We review one possible way to find new volunteers.

This is a multi-tiered problem with a couple of different heads. We are dealing with the public here and being successful with them requires a lot of pre-thought and expertise. We want to:

  1. Find volunteers.
  2. After they join, get them to volunteer on projects.
  3. Get them to do the project correctly.
  4. Make them stay and keep doing. 

Volunteers in the United States are 63 million strong. They hold up the foundation of civil society. No matter what kind of volunteer work they do, they are contributing in invaluable ways. They are our heroes. They are your advocates, champions, ambassadors, and worker bees.

Treat your volunteers like major donors. They give their time, energy, and sometimes funds. Show your appreciation with daily stewardship. Volunteers are diverse, and each one requires custom interaction—this will, in turn, strengthen your relationship.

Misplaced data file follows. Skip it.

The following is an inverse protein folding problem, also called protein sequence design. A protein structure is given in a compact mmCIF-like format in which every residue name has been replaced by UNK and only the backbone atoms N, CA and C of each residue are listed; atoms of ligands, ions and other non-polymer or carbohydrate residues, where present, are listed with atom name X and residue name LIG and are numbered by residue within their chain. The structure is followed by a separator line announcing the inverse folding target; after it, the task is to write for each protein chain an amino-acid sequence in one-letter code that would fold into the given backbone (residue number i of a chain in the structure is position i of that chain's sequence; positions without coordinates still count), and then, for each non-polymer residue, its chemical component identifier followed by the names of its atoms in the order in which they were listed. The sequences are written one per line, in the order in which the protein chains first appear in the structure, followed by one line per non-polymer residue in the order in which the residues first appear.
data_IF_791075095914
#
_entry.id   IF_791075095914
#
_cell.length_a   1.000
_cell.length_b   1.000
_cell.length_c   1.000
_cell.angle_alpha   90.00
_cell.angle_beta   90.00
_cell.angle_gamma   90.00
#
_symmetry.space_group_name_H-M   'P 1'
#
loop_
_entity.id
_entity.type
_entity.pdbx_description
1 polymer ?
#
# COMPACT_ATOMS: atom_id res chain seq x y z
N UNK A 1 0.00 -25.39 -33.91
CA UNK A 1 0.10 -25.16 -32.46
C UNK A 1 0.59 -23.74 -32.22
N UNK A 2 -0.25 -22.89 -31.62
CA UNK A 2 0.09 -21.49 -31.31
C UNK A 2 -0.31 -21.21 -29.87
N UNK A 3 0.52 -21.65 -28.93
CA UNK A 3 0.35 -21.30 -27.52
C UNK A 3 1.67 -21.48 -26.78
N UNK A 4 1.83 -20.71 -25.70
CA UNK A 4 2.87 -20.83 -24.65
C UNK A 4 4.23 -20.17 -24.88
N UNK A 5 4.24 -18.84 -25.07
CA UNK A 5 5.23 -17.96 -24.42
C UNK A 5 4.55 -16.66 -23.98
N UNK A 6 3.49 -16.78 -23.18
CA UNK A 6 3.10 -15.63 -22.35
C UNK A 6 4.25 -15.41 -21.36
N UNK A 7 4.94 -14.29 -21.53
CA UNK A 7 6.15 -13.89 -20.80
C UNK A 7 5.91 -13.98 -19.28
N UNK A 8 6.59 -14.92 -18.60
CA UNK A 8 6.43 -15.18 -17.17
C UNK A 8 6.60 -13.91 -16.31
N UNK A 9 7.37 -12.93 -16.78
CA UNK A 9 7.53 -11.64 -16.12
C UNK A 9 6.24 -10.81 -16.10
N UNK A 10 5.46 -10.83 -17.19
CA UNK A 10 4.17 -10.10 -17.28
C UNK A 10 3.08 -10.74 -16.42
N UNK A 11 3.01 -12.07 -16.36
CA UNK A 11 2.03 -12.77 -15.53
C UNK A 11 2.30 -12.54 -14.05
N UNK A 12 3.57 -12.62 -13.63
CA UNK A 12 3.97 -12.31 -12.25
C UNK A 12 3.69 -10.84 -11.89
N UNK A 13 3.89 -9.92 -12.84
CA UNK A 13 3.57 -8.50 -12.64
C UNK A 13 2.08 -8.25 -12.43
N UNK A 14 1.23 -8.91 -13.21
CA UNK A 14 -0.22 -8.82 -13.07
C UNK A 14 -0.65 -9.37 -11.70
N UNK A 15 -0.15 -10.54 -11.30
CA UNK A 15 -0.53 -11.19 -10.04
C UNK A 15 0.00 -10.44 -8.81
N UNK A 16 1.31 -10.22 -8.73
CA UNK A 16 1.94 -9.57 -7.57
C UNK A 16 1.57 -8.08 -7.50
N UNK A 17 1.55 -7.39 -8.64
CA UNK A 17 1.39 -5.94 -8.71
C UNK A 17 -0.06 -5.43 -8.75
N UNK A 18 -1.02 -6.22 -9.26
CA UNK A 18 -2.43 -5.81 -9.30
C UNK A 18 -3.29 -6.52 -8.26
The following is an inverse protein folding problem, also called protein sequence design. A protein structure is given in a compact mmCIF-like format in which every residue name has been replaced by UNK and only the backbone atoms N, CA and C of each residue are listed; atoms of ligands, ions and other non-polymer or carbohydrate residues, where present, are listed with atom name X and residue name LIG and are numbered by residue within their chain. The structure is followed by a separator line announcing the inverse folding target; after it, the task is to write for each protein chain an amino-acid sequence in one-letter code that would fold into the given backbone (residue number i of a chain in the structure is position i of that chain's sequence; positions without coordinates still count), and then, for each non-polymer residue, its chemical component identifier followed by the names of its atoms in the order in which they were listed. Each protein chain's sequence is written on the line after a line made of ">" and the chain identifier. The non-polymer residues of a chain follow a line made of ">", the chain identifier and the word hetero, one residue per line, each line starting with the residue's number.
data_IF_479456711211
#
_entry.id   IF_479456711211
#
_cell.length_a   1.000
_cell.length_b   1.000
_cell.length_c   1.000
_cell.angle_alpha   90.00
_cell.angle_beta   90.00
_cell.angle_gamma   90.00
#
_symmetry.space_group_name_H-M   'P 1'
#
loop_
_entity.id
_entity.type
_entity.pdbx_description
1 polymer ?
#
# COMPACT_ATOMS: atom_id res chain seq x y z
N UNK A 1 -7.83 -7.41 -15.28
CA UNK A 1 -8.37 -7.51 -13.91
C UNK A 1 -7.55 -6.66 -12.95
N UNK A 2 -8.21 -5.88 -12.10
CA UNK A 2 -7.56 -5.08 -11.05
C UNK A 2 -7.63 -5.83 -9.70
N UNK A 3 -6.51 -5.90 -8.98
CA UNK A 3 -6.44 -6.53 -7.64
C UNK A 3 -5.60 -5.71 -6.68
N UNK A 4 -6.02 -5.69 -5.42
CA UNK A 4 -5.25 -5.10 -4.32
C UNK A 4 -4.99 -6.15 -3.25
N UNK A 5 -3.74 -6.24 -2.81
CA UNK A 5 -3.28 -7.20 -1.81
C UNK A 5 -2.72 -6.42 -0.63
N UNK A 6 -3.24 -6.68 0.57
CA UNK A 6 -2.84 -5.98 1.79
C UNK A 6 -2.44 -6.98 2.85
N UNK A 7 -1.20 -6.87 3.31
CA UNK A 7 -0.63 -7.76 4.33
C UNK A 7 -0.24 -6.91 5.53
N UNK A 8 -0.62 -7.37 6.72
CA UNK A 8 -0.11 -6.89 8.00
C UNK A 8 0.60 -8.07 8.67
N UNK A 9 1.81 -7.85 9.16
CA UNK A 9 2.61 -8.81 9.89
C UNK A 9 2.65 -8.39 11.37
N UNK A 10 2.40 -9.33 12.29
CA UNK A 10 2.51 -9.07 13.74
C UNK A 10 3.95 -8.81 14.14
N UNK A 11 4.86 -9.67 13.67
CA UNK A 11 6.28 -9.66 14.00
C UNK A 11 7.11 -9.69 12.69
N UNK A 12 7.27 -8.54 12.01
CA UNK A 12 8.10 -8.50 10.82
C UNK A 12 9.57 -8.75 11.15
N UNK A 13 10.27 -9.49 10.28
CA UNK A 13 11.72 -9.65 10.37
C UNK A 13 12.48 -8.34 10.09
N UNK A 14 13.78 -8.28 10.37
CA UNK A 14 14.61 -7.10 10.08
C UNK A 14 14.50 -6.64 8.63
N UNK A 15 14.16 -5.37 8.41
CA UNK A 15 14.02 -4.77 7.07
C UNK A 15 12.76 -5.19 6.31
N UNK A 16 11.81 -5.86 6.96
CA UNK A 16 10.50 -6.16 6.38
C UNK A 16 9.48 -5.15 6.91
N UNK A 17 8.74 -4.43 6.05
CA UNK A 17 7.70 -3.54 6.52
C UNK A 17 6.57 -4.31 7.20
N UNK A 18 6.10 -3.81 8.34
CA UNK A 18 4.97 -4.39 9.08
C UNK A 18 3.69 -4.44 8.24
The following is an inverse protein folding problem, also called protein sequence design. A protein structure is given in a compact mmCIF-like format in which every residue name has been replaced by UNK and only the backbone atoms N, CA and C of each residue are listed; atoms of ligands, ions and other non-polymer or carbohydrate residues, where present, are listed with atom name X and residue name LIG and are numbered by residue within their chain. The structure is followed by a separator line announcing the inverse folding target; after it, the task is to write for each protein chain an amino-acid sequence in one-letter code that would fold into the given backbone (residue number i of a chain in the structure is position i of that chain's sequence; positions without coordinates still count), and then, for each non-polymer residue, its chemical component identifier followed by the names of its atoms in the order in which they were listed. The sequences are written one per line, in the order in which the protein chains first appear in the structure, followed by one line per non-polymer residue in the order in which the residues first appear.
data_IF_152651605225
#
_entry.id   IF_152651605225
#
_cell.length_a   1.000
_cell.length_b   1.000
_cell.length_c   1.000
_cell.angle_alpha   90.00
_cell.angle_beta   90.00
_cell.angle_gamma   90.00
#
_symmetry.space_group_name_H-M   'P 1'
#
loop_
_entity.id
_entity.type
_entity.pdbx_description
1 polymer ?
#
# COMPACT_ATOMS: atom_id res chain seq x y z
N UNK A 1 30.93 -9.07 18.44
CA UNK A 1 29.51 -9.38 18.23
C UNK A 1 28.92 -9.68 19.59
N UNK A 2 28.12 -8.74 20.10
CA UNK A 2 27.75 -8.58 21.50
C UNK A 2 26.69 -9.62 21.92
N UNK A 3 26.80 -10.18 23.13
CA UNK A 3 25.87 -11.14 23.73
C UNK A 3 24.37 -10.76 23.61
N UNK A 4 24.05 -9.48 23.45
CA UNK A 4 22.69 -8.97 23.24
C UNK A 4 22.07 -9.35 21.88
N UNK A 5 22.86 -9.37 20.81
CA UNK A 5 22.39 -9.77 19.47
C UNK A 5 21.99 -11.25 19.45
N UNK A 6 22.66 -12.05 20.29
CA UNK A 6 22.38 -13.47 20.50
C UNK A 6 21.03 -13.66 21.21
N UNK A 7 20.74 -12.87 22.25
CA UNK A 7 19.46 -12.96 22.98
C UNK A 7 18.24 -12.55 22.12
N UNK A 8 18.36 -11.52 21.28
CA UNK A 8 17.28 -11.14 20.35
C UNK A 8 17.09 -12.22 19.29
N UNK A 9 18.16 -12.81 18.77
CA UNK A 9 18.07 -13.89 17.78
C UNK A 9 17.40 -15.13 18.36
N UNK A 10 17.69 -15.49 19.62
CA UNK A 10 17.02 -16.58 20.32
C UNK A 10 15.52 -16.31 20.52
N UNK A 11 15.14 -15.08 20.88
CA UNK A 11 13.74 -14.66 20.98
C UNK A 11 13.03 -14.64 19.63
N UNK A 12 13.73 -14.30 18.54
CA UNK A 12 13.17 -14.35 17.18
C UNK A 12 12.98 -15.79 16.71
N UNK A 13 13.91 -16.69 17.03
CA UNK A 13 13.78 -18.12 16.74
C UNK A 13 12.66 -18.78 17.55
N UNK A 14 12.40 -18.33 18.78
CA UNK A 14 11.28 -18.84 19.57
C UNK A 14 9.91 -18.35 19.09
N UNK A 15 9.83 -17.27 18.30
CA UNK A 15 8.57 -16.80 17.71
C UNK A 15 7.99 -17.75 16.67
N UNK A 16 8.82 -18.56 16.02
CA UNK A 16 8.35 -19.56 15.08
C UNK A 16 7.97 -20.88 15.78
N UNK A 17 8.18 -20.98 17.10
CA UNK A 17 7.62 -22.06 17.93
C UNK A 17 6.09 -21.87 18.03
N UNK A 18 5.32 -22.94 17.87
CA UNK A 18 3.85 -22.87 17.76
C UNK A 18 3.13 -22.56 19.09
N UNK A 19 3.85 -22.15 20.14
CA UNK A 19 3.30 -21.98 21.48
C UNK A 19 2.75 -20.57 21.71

How to design a volunteer engagement program is a complicated question and one that is tackled by the above mentioned website. They recommend you ask yourself the following questions: 


What are the motivations of political volunteers?  



  1. They want to contribute to a cause in which they believe. 
  2. They want to learn new skills
  3. Their need to fulfill business and / or social expectations
  4. They want to have a sense of ownership and control that they cannot find in a work situation. 
  5. They are motivated by a desire for change
  6. They want to have fun  and enjoy what they are doing
  7. They want to meet new people


(Personally, I always thought it revolved around #6 and #7 which fit in well with my own “The World Be Damned” lifestyle”). May I also point out that volunteers are more likely to pay club dues and make donations to the cause. 

  Based on an article at http://www.Donorbox.org

Andrew Prudente


Too long for this little box